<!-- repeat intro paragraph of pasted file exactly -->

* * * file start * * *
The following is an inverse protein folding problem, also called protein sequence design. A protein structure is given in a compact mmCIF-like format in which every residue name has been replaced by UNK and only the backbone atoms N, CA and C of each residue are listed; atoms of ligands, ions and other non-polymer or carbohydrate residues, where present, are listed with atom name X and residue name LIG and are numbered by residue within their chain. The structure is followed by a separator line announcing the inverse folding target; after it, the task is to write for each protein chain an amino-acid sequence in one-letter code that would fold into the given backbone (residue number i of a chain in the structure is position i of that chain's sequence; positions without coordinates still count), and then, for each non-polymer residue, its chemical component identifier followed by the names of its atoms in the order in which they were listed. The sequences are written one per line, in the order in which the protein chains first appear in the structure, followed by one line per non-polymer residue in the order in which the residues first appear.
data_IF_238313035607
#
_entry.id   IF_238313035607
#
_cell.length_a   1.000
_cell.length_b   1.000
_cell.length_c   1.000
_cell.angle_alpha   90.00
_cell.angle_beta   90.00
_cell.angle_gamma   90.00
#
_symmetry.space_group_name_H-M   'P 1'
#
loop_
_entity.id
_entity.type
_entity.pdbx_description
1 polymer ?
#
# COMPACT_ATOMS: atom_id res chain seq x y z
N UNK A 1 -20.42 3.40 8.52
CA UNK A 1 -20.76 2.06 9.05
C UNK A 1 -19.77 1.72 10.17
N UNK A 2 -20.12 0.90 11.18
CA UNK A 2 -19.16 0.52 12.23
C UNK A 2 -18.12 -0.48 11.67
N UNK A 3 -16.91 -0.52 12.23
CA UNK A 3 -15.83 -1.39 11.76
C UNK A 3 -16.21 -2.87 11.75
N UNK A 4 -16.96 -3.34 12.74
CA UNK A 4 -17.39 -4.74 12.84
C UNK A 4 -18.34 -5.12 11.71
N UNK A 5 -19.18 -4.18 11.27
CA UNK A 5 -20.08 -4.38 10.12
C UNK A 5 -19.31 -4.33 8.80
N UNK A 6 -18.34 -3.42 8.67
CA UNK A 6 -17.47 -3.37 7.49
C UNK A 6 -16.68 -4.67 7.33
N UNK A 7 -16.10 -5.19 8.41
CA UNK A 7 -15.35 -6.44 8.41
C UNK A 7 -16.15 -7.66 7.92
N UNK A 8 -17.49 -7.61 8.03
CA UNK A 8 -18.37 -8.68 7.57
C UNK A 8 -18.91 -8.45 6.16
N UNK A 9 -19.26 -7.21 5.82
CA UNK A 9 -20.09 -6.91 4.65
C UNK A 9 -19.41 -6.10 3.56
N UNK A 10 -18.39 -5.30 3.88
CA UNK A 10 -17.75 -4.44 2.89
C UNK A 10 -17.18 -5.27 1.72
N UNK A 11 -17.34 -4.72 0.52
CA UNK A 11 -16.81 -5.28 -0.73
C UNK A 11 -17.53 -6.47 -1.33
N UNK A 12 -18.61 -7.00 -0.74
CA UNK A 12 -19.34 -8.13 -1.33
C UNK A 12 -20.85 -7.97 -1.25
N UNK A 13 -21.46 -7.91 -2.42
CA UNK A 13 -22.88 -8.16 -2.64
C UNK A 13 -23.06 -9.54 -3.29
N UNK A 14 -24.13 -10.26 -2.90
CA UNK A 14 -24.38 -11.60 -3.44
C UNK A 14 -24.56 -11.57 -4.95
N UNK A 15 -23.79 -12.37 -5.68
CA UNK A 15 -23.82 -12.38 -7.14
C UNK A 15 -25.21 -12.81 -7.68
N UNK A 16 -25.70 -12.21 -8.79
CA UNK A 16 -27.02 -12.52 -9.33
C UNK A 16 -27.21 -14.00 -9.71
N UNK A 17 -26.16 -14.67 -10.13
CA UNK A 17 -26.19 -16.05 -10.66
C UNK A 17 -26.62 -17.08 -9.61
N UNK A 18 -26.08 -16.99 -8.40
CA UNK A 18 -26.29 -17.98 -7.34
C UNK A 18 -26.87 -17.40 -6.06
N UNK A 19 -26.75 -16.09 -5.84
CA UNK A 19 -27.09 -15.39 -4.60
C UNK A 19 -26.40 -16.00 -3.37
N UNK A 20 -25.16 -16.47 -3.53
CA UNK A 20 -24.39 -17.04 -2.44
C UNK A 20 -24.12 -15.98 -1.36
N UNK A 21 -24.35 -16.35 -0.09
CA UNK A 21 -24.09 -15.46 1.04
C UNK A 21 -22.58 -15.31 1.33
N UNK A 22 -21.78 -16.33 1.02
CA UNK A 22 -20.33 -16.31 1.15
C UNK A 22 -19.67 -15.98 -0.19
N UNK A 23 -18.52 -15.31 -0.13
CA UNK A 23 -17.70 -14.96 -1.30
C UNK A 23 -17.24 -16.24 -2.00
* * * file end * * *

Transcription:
The following is an inverse protein folding problem, also called protein sequence design. A protein structure is given in a compact mmCIF-like format in which every residue name has been replaced by UNK and only the backbone atoms N, CA and C of each residue are listed; atoms of ligands, ions and other non-polymer or carbohydrate residues, where present, are listed with atom name X and residue name LIG and are numbered by residue within their chain. The structure is followed by a separator line announcing the inverse folding target; after it, the task is to write for each protein chain an amino-acid sequence in one-letter code that would fold into the given backbone (residue number i of a chain in the structure is position i of that chain's sequence; positions without coordinates still count), and then, for each non-polymer residue, its chemical component identifier followed by the names of its atoms in the order in which they were listed. The sequences are written one per line, in the order in which the protein chains first appear in the structure, followed by one line per non-polymer residue in the order in which the residues first appear.